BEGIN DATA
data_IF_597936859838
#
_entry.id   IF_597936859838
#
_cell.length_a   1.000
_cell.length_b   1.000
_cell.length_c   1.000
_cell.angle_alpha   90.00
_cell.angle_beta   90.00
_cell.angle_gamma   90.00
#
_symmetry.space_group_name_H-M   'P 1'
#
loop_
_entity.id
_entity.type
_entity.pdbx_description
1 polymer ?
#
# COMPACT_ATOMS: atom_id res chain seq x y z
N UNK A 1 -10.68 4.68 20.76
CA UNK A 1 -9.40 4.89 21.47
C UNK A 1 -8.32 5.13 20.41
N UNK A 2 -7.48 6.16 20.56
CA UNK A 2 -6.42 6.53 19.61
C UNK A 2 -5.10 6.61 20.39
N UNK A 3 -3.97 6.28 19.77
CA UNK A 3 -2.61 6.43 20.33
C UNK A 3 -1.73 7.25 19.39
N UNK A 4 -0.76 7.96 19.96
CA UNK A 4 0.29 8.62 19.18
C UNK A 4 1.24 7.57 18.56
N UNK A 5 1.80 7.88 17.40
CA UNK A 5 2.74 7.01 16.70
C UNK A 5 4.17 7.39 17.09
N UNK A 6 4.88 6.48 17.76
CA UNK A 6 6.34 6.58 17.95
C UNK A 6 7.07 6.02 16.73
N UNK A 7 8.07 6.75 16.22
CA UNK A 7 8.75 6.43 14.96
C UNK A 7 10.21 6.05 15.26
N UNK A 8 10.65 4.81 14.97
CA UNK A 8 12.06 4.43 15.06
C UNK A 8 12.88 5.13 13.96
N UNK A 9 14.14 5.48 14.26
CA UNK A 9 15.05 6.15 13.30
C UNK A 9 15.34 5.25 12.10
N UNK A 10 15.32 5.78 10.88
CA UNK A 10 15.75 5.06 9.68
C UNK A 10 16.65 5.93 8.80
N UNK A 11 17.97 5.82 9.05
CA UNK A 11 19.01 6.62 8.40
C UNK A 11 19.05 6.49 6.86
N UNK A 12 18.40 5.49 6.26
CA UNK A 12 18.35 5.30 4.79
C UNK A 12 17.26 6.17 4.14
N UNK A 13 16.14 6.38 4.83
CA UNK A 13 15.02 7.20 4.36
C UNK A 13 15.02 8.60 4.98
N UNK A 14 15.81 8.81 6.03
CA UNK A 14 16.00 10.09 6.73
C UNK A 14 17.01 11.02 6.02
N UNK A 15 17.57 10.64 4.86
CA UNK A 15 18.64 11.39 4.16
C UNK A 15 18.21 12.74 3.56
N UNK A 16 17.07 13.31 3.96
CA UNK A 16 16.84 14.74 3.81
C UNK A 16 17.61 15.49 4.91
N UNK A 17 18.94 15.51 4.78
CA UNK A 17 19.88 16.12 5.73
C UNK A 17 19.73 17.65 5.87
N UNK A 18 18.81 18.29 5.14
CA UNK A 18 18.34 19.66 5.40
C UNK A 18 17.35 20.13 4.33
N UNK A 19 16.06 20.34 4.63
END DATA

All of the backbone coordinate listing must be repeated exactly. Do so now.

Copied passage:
data_IF_597936859838
#
_entry.id   IF_597936859838
#
_cell.length_a   1.000
_cell.length_b   1.000
_cell.length_c   1.000
_cell.angle_alpha   90.00
_cell.angle_beta   90.00
_cell.angle_gamma   90.00
#
_symmetry.space_group_name_H-M   'P 1'
#
loop_
_entity.id
_entity.type
_entity.pdbx_description
1 polymer ?
#
# COMPACT_ATOMS: atom_id res chain seq x y z
N UNK A 1 -10.68 4.68 20.76
CA UNK A 1 -9.40 4.89 21.47
C UNK A 1 -8.32 5.13 20.41
N UNK A 2 -7.48 6.16 20.56
CA UNK A 2 -6.42 6.53 19.61
C UNK A 2 -5.10 6.61 20.39
N UNK A 3 -3.97 6.28 19.77
CA UNK A 3 -2.61 6.43 20.33
C UNK A 3 -1.73 7.25 19.39
N UNK A 4 -0.76 7.96 19.96
CA UNK A 4 0.29 8.62 19.18
C UNK A 4 1.24 7.57 18.56
N UNK A 5 1.80 7.88 17.40
CA UNK A 5 2.74 7.01 16.70
C UNK A 5 4.17 7.39 17.09
N UNK A 6 4.88 6.48 17.76
CA UNK A 6 6.34 6.58 17.95
C UNK A 6 7.07 6.02 16.73
N UNK A 7 8.07 6.75 16.22
CA UNK A 7 8.75 6.43 14.96
C UNK A 7 10.21 6.05 15.26
N UNK A 8 10.65 4.81 14.97
CA UNK A 8 12.06 4.43 15.06
C UNK A 8 12.88 5.13 13.96
N UNK A 9 14.14 5.48 14.26
CA UNK A 9 15.05 6.15 13.30
C UNK A 9 15.34 5.25 12.10
N UNK A 10 15.32 5.78 10.88
CA UNK A 10 15.75 5.06 9.68
C UNK A 10 16.65 5.93 8.80
N UNK A 11 17.97 5.82 9.05
CA UNK A 11 19.01 6.62 8.40
C UNK A 11 19.05 6.49 6.86
N UNK A 12 18.40 5.49 6.26
CA UNK A 12 18.35 5.30 4.79
C UNK A 12 17.26 6.17 4.14
N UNK A 13 16.14 6.38 4.83
CA UNK A 13 15.02 7.20 4.36
C UNK A 13 15.02 8.60 4.98
N UNK A 14 15.81 8.81 6.03
CA UNK A 14 16.00 10.09 6.73
C UNK A 14 17.01 11.02 6.02
N UNK A 15 17.57 10.64 4.86
CA UNK A 15 18.64 11.39 4.16
C UNK A 15 18.21 12.74 3.56
N UNK A 16 17.07 13.31 3.96
CA UNK A 16 16.84 14.74 3.81
C UNK A 16 17.61 15.49 4.91
N UNK A 17 18.94 15.51 4.78
CA UNK A 17 19.88 16.12 5.73
C UNK A 17 19.73 17.65 5.87
N UNK A 18 18.81 18.29 5.14
CA UNK A 18 18.34 19.66 5.40
C UNK A 18 17.35 20.13 4.33
N UNK A 19 16.06 20.34 4.63